I know the Netflix hit, The Last Kingdom isn’t science fiction. Hell, it isn’t even fantasy. But it’s got me hooked.
The historical drama, set in 9th century Saxon Britain has captivated me far more than George Martin’s more fanciful Game of Thrones epic.
Of course, my introduction to these tales could not have been more different.
When Game of Thrones came out on HBO, I was at a disadvantage. I don’t subscribe to HBO. But the popularity of the series and its premise had me interested, so in 2013 I purchased all the ebooks and binge read them while on a three week trip to Europe. (You need something to occupy youself between churches and train stations)
A year later, I saw the first televised episode of the series and, frankly, was disappointed. Certainly not by the production values or acting, or even the script: all of that is amazing. My problem was that I’d read the books first and had an imagery in my head that the film production could never reproduce.
I’ve come at The Last Kingdom a little differently. Based on the historical novel series The Saxon Stories, by Bernard Cornwell, the tale follows the adventures of Uhtred, son of Uhtred, the orphaned son of a Saxon nobleman who was captured by Viking Danes and raised as one of them. The setting of the story is the late ninth century, before the separate Anglo-Saxon kingdoms were eventually united into a single kingdom by Alfred the Great. Young Uhtred grows to manhood and is forced to choose between a kingdom that shares his ancestry and the Danish invaders who raised him, his loyalties constantly tested.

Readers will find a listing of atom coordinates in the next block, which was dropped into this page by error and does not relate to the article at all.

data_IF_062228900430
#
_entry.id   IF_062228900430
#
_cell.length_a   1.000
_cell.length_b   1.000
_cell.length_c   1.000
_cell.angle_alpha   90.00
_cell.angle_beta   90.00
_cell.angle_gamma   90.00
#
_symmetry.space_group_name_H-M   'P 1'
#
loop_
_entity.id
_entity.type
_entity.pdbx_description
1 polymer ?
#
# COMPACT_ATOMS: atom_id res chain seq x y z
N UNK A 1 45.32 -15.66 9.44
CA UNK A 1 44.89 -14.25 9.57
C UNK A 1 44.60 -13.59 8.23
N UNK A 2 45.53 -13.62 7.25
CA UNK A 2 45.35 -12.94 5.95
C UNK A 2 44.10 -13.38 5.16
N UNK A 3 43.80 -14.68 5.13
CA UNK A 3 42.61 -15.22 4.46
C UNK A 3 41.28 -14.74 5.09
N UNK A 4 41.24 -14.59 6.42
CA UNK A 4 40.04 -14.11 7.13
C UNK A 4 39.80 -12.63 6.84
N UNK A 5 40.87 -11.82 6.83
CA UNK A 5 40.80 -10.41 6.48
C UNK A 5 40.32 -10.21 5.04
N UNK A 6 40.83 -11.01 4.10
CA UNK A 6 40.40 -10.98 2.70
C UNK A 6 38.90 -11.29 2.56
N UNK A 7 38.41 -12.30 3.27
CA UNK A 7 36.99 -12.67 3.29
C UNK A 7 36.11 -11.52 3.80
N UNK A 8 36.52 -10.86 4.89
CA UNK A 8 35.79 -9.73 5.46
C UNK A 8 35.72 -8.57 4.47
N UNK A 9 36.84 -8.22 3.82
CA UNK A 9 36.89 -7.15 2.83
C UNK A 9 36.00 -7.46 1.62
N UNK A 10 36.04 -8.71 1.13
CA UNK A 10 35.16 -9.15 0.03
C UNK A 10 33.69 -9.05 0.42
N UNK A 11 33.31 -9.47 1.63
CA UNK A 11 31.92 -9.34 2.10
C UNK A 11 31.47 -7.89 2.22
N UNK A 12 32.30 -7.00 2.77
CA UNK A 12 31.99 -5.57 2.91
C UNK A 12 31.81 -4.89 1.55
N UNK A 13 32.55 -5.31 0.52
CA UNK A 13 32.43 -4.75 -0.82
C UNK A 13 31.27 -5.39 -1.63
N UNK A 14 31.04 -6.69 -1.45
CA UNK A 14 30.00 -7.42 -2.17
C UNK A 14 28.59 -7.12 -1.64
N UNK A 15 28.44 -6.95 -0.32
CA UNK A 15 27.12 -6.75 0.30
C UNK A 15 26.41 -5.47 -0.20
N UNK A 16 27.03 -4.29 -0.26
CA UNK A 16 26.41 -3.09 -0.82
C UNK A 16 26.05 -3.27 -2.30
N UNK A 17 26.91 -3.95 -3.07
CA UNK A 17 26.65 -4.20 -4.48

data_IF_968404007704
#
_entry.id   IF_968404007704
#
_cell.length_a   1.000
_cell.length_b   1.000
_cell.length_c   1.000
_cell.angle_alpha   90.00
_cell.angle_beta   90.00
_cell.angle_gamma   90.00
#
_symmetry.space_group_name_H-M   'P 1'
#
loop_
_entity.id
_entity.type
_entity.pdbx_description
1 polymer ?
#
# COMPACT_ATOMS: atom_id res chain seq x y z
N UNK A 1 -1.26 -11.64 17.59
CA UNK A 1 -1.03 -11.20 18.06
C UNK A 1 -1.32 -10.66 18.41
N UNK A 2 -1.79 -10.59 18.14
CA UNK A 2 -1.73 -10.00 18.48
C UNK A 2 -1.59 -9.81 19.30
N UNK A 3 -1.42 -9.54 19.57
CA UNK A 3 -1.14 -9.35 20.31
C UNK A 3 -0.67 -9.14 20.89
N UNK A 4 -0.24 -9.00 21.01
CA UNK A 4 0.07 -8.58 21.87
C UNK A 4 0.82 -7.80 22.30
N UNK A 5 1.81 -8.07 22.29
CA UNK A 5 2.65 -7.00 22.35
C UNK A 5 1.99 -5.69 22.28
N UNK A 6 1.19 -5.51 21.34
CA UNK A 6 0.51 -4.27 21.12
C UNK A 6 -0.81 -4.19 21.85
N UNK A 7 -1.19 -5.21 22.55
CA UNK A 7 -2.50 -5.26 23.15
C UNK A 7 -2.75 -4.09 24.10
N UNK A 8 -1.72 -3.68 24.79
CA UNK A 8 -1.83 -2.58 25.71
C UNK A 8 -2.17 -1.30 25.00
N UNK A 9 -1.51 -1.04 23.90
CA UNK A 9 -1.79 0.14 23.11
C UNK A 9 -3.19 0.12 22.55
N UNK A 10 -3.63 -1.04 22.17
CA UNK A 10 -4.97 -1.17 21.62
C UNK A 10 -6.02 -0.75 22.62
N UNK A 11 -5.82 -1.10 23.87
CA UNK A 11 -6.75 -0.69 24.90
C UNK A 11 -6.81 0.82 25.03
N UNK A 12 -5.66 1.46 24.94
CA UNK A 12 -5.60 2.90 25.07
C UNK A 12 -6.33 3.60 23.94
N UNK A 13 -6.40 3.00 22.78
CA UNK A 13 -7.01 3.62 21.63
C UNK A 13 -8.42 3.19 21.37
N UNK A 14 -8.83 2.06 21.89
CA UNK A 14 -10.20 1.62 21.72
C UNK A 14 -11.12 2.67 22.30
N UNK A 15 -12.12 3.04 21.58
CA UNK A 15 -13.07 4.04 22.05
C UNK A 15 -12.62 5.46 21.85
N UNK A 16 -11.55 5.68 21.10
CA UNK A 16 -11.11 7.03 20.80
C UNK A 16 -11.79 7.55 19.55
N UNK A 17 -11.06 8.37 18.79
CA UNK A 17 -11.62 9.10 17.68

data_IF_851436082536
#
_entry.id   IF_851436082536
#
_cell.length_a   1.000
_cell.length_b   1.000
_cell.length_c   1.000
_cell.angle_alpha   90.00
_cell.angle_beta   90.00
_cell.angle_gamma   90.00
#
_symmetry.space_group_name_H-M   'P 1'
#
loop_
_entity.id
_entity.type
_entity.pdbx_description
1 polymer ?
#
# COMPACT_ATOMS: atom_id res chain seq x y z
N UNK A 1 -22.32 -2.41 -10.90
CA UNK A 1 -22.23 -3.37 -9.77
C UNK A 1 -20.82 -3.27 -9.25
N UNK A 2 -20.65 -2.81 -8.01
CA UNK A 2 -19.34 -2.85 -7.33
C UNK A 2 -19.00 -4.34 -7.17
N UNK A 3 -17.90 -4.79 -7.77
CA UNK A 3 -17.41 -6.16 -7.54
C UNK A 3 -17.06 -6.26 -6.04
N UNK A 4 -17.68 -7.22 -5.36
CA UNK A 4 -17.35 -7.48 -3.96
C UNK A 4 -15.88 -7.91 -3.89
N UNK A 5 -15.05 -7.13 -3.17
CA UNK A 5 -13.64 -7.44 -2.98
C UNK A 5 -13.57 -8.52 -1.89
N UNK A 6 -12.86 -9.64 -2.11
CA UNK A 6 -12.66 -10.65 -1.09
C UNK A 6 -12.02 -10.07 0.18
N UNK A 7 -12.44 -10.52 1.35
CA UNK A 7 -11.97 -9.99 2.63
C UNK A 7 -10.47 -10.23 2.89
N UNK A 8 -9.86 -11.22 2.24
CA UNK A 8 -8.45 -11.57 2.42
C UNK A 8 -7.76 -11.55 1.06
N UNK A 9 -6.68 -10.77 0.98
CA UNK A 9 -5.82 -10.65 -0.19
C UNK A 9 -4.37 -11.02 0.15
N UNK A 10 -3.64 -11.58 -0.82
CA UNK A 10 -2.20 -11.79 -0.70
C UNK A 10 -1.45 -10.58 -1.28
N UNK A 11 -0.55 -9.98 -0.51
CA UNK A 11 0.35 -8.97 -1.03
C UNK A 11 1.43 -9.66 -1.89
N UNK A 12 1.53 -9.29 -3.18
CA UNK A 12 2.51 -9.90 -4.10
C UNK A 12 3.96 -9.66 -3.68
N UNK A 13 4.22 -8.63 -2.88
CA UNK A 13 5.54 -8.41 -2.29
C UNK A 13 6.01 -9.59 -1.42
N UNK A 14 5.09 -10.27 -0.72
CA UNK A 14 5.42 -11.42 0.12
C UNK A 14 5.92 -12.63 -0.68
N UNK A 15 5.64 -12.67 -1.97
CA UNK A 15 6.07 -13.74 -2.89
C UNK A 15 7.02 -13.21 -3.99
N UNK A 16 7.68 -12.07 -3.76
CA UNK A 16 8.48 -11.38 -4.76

The thing I like about the series is what I enjoy about hard science fiction. It is based on facts and does not stray into the realm of the fantastic. Game of Thrones, while rife with political intrigue and filled with sword play and all that fun stuff, finds ample roles for dragons, witches, zombies and other imaginary creatures. While I find nothing objectionable to Fantasy (I was and still am a great fan of Robert E. Howard), I still admire a writer who can weave a tale set in the physical world and make it worth my time.
Now, since I have approached this backwards, having watched the film adaptation first, I have every intention to read Cornwell’s books.
The first season’s story-line roughly covers the plots of the original two novels, The Last Kingdom and The Pale Horseman. The second season will roughly cover the plots of the third and fourth novels, The Lords of the North and Sword Song.
After I’ve read them, I’ll report back about which medium I prefer.
How about you? Do you prefer books or film adaptations? What is your favorite film or television adaptation of a book or series?